Long before Europeans colonized North America, the Indigenous peoples in the valley where Mexico City would later arise may have followed a natural solar calendar that was so accurate it accounted for leap years.
The “horizon calendar,” proposed in a new study, relied on natural landmarks in the valley’s rugged eastern mountains, and was kept in sync with the astronomical year by a temple atop a sacred volcano. The system may have been used by the Aztec culture, which flourished in the area from roughly 1300 to 1500, though previous civilizations also referred to the horizon to tell time.
Earth’s trip around the sun isn’t divided into 365 perfectly discrete days. Every year, there is an extra quarter of a day. Failing to account for that time can add up, disrupting a civilization’s calendar. Tracking the days was a concern in the valley, known as the Basin of Mexico, where as many as three million people lived before Europeans arrived, making it among the most populated regions on the planet at the time. With so many mouths to feed, corn farmers had to time their planting precisely.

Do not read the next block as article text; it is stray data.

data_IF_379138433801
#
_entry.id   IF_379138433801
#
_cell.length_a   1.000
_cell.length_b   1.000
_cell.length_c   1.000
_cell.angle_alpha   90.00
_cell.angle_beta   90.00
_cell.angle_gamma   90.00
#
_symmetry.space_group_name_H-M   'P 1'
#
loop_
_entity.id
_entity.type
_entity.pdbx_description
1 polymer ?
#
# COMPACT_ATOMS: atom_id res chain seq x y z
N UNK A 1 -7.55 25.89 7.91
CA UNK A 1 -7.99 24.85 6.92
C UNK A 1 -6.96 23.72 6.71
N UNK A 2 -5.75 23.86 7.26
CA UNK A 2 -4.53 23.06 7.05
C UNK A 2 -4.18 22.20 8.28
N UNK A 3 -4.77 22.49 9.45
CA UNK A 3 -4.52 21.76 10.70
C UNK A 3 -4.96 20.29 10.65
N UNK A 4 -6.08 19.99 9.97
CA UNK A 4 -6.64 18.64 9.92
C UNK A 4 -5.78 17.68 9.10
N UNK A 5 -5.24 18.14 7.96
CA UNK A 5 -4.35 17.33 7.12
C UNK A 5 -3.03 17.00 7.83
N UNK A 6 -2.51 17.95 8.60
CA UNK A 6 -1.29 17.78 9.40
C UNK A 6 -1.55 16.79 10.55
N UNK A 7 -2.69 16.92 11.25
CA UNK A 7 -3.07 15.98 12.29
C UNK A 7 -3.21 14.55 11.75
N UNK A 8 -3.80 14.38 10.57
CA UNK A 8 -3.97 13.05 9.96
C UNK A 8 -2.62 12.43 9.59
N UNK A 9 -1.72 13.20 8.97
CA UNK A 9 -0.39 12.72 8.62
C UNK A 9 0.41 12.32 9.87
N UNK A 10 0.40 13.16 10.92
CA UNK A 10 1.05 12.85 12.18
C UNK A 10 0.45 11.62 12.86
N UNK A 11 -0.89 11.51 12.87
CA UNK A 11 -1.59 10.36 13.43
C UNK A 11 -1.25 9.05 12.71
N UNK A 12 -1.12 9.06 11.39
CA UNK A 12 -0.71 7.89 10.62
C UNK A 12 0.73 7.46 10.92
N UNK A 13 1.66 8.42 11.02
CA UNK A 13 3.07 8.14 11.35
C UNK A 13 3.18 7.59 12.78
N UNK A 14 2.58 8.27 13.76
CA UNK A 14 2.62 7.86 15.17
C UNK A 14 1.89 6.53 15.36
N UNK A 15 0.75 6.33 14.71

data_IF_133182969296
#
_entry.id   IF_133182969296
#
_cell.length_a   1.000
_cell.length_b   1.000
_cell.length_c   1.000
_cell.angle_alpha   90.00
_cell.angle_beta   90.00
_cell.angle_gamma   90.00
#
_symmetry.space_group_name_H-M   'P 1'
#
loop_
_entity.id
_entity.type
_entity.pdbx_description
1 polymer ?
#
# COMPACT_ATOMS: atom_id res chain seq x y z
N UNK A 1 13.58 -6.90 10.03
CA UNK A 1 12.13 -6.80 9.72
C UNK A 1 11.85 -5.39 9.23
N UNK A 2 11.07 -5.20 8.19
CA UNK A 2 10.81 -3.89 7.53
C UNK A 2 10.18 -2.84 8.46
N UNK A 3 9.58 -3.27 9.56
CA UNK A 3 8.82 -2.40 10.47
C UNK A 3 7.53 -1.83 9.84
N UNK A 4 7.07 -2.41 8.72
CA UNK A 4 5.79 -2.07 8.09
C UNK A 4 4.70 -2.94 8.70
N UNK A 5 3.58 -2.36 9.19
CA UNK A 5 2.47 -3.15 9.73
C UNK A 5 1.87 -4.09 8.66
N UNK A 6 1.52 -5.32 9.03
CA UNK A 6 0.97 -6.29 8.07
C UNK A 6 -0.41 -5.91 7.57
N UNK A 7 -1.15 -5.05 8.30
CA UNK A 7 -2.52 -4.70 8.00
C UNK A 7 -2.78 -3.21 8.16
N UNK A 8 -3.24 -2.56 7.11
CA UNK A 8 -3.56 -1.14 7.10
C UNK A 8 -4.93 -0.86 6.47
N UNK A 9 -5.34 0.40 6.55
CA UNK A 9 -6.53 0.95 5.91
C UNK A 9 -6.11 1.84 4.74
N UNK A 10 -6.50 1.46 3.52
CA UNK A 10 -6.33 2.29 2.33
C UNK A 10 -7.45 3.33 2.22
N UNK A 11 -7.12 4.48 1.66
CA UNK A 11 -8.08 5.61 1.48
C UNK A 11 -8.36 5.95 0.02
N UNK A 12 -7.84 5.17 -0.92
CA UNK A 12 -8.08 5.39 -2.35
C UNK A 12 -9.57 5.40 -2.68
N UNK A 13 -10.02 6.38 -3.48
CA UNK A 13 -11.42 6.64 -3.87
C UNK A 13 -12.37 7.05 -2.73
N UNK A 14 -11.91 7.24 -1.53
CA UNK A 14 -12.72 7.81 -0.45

While the Mesoamerican peoples lacked compasses, quadrants or astrolabes, their method for keeping their agricultural calendar may have been hiding in plain sight around the basin, said Exequiel Ezcurra, a distinguished professor of ecology at the University of California, Riverside, and an author of the study, which was published on Monday in The Proceedings of the National Academy of Sciences. [Continue reading…]